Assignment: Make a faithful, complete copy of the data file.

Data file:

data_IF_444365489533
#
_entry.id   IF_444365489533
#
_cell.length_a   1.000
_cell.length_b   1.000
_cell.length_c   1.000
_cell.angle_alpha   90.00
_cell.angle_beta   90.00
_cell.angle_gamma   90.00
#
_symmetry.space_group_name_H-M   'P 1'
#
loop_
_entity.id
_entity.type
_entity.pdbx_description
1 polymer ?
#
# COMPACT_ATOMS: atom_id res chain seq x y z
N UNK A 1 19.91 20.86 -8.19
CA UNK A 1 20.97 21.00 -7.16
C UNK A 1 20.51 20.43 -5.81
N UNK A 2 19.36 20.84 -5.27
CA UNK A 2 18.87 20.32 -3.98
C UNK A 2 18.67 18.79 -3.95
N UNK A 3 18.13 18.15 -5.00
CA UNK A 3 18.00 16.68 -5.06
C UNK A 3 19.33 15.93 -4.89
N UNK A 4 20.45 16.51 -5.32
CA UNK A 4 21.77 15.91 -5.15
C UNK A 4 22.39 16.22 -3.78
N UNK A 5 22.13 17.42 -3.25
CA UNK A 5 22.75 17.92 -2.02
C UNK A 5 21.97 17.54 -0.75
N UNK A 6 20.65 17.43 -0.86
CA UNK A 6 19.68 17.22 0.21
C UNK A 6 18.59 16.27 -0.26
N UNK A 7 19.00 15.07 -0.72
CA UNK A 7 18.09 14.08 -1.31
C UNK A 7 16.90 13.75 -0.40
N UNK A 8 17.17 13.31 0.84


data_IF_444365489533
#
_entry.id   IF_444365489533
#
_cell.length_a   1.000
_cell.length_b   1.000
_cell.length_c   1.000
_cell.angle_alpha   90.00
_cell.angle_beta   90.00
_cell.angle_gamma   90.00
#
_symmetry.space_group_name_H-M   'P 1'
#
loop_
_entity.id
_entity.type
_entity.pdbx_description
1 polymer ?
#
# COMPACT_ATOMS: atom_id res chain seq x y z
N UNK A 1 19.91 20.86 -8.19
CA UNK A 1 20.97 21.00 -7.16
C UNK A 1 20.51 20.43 -5.81
N UNK A 2 19.36 20.84 -5.27
CA UNK A 2 18.87 20.32 -3.98
C UNK A 2 18.67 18.79 -3.95
N UNK A 3 18.13 18.15 -5.00
CA UNK A 3 18.00 16.68 -5.06
C UNK A 3 19.33 15.93 -4.89
N UNK A 4 20.45 16.51 -5.32
CA UNK A 4 21.77 15.91 -5.15
C UNK A 4 22.39 16.22 -3.78
N UNK A 5 22.13 17.42 -3.25
CA UNK A 5 22.75 17.92 -2.02
C UNK A 5 21.97 17.54 -0.75
N UNK A 6 20.65 17.43 -0.86
CA UNK A 6 19.68 17.22 0.21
C UNK A 6 18.59 16.27 -0.26
N UNK A 7 19.00 15.07 -0.72
CA UNK A 7 18.09 14.08 -1.31
C UNK A 7 16.90 13.75 -0.40
N UNK A 8 17.17 13.31 0.84